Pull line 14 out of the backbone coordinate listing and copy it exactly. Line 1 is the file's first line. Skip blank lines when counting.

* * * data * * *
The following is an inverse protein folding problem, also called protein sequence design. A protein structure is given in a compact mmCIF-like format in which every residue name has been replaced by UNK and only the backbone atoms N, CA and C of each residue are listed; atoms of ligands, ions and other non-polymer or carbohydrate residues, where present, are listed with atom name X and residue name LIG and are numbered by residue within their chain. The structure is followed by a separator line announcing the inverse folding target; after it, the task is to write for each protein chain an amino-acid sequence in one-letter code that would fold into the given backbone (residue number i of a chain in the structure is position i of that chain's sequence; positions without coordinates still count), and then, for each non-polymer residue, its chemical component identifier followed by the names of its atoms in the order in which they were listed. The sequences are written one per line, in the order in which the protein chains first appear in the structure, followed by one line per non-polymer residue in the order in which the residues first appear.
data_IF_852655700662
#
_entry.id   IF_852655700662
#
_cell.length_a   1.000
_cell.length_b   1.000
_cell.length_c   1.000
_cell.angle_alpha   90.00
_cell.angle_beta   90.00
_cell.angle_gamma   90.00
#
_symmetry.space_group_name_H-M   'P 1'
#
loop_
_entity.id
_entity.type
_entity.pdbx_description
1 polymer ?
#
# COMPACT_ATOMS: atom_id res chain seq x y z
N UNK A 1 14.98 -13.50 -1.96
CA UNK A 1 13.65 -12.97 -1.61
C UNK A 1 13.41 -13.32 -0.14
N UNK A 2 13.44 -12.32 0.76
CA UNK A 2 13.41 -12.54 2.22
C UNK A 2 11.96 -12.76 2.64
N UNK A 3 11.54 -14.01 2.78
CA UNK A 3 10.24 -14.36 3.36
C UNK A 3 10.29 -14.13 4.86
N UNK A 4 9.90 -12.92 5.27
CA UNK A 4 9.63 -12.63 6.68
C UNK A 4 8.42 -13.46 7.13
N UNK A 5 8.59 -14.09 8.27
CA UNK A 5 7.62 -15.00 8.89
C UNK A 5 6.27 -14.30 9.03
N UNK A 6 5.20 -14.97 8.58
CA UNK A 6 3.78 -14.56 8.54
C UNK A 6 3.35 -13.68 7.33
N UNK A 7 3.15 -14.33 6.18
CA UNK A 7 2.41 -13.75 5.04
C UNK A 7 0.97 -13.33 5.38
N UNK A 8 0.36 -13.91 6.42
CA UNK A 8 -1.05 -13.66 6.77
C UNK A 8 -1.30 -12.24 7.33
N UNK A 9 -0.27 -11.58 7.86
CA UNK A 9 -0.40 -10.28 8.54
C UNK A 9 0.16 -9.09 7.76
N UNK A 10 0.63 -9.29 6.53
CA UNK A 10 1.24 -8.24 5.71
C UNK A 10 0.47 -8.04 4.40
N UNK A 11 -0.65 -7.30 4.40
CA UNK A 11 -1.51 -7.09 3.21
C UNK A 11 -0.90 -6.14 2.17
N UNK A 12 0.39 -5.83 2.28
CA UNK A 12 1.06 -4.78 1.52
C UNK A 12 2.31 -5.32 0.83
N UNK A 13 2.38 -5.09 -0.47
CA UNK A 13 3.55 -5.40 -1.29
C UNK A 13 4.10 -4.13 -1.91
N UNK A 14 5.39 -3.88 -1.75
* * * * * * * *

#